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NEW YORK (GenomeWeb) – An Australian research team has proposed that methylation landscape shifts, and corresponding physical and chemical changes to DNA, may serve as the basis for an assay for multiple cancer types.

"Virtually every piece of cancerous DNA we examined had this highly predictable pattern," corresponding author Matt Trau, a researcher with the University of Queensland's Center for Personalized Nanomedicine, said in a statement, calling it a "starting discovery."

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University of Idaho researchers model the scientific discovery process to examine the link between reproducibility and scientific truth.

A bill passed by a US House of Representatives appropriations subcommittee would give scientific agencies including the National Science Foundation boosts in funding.

Relocating USDA agencies outside of Washington, DC, may make them less effective, critics of the move tell NPR.

In PLOS this week: genes that help Borrelia burgdorferi survive in ticks, CiliaCarta collection of about 1,000 suspected cilia genes, and more.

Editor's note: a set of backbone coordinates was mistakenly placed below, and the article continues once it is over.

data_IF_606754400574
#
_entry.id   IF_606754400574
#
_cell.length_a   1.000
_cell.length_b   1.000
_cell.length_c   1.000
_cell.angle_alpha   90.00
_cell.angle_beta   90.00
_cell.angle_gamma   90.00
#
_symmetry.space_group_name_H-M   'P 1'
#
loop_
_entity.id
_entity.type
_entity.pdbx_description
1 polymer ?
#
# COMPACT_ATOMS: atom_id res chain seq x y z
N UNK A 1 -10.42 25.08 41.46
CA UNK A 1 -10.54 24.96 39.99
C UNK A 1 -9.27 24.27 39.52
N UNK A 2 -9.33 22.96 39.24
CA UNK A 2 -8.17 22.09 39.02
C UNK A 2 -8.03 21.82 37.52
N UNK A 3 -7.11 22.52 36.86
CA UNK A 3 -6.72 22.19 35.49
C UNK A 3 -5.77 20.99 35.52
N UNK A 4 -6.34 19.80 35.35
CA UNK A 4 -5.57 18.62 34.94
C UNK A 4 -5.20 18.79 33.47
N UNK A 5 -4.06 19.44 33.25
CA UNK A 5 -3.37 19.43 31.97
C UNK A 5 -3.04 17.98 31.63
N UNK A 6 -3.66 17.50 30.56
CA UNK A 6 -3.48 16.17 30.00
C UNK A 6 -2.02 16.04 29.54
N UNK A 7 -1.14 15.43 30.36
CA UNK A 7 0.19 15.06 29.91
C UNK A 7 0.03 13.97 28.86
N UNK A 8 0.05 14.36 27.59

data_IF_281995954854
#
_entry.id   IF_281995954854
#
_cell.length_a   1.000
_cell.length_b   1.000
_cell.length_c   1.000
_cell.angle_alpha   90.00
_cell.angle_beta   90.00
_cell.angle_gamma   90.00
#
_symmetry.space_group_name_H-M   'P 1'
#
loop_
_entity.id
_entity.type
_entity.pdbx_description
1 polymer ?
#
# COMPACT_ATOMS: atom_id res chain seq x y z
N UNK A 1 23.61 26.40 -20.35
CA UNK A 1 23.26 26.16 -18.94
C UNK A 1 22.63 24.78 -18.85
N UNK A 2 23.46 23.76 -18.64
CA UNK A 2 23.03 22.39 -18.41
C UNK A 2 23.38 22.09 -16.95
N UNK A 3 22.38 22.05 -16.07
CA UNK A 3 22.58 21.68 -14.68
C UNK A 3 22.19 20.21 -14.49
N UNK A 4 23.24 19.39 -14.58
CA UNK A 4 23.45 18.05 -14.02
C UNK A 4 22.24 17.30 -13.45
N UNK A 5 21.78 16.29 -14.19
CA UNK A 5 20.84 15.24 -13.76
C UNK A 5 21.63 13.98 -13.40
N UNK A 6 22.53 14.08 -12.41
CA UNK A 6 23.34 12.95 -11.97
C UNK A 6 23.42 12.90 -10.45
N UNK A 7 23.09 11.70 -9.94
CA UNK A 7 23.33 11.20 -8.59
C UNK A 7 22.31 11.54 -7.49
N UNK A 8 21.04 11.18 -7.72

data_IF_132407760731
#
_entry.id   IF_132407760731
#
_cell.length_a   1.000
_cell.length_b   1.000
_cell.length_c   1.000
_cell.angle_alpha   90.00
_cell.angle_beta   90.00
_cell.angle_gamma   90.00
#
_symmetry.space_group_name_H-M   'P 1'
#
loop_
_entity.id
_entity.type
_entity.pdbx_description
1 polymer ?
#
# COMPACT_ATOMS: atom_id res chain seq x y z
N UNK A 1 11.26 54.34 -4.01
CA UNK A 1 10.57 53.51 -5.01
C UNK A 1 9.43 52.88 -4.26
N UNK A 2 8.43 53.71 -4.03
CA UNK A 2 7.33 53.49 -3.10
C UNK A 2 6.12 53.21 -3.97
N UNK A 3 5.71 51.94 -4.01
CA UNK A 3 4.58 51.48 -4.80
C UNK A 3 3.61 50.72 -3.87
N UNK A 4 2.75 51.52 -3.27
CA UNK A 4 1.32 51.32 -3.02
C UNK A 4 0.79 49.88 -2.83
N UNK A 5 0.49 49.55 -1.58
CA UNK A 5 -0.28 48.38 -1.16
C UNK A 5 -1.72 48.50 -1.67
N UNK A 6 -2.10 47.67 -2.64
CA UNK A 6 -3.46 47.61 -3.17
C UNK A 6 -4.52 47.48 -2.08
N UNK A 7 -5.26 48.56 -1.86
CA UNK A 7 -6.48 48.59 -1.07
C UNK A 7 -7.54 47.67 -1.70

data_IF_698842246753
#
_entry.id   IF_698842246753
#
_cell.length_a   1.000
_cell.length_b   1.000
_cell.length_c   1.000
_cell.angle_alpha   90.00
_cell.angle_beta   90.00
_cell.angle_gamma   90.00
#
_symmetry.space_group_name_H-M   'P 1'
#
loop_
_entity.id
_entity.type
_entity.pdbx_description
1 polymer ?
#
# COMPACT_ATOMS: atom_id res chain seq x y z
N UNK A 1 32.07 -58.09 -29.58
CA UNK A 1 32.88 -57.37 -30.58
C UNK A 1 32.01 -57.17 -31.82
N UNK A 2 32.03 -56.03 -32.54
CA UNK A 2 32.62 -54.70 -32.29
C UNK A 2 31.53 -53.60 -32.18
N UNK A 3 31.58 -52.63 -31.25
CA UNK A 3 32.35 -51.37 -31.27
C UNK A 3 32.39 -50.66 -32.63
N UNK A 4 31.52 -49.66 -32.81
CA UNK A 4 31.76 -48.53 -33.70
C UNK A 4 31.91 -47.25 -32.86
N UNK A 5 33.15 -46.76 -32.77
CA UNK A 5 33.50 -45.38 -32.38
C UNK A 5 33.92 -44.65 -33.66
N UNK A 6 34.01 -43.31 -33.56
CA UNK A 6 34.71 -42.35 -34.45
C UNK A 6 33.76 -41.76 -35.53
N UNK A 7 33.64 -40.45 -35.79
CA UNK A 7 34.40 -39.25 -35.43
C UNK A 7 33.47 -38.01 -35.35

May
22
Sponsored by
Stilla

This webinar will outline the entire liquid biopsy workflow from cell-free DNA isolation to mutation detection by Crystal Digital PCR with the Naica System from Stilla Technologies.

Jun
13
Sponsored by
Roche

Ribosomal ribonucleic acid (rRNA) accounts for up to 99 percent of the total RNA depending on the cell type. 

Jun
17
Sponsored by
Illumina

This webinar will provide an overview of polygenic risk scores, which aggregate dozens of genetic variants that have been linked to disease risk in genome-wide association studies (GWAS) into a single score.